These criticisms are just my opinion, so I would be interested in your response to them. It’s a chance for you to call me out, so to speak.
A. At last! I was ready to come looking for you after I read that, ready to get Spanish Inquisition on your ass…I’m kidding, of course. I have people for that. Large, nasty people who do dreadful things they probably shouldn’t, and never get caught…
The truth is that a week before “Bite Marks” came out I freaked, because I finally totally understood that there’d be thousands of copies of my life’s work to date appearing simultaneously across the planet, and that anyone who could get hold of one could express their opinion of what I’d done.
You don’t think about how much of yourself you‘ve put into a creative work until you let it out of its safe little cage to fly free, and realize it can now be shot down by anyone with a slingshot, gun, or nuclear capabilities. So far, I have only been pricked a few times, which speaks to the quality of the book. What has been more interesting is how some readers’ reactions are letting me see the book differently. Your comments fell into that category, which are exciting to read.
On the first point, I could be flip and say “dude, it’s ‘A VAMPIRE Testament,’ not ‘A HUMAN Testament’, of course they’re more interesting,” but it isn’t often that writers get to clarify their intent. To be honest, I was so close to my characters that it never occurred to me that Steven and Lori, Jim and the rest of my humans would look weak or ineffectual next to my vampires. I mean, sure, humans vs. vampires, vamps are always going to be “stronger,” but we’re talking character here, not “power”. The resulting balance was largely because most of my human protagonists were in their teens or late twenties — at those ages, I myself felt ineffectual and powerless, and that was what I put into the characters, without thinking twice.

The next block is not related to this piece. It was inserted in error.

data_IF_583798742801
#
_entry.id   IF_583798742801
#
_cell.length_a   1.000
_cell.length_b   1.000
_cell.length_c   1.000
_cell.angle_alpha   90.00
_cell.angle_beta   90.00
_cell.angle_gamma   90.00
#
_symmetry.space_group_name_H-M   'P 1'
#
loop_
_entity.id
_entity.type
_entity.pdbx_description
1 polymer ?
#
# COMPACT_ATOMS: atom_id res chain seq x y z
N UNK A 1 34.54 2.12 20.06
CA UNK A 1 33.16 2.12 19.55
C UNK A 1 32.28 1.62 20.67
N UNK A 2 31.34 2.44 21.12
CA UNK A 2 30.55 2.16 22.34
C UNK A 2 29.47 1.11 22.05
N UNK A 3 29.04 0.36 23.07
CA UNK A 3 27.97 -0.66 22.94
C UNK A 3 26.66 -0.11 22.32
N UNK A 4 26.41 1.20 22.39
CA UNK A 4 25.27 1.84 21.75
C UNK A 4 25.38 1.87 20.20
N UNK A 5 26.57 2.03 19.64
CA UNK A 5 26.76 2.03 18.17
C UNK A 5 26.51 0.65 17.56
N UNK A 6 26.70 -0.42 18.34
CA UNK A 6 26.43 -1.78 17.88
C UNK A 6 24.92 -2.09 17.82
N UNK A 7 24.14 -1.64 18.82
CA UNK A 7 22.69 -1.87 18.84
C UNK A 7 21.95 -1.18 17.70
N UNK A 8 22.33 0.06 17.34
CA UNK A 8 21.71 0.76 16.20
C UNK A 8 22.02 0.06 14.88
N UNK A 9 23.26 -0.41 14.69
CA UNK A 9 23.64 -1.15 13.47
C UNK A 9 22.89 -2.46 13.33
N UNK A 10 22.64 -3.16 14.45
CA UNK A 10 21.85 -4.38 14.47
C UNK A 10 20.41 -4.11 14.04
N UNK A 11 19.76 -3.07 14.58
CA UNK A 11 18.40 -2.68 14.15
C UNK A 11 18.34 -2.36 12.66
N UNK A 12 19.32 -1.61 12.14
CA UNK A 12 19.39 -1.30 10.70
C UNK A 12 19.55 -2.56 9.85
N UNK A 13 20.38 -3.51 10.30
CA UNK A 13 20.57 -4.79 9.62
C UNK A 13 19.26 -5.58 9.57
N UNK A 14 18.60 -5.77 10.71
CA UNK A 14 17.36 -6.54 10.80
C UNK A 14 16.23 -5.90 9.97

Also, a big part of what I wanted to do with the book was depict realistic humans like the people I spent the 80s with, who would react as we would have. I often feel that heroes in horror movies jump into battling larger than life evil forces a little too easily. It’s why Steven and Lori’s first reaction after finding out that vampires are real is to run and hide. It didn’t occur to me that put up against beings that were hundreds of years old, with that much more experience, that my humans would naturally look much less potent. My feeling was that they were doing the best that they could with what they had. I see your point, though I thought their human frailty would connect readers, that they’d identify more, so it wasn’t meant to put them off, and hopefully won’t.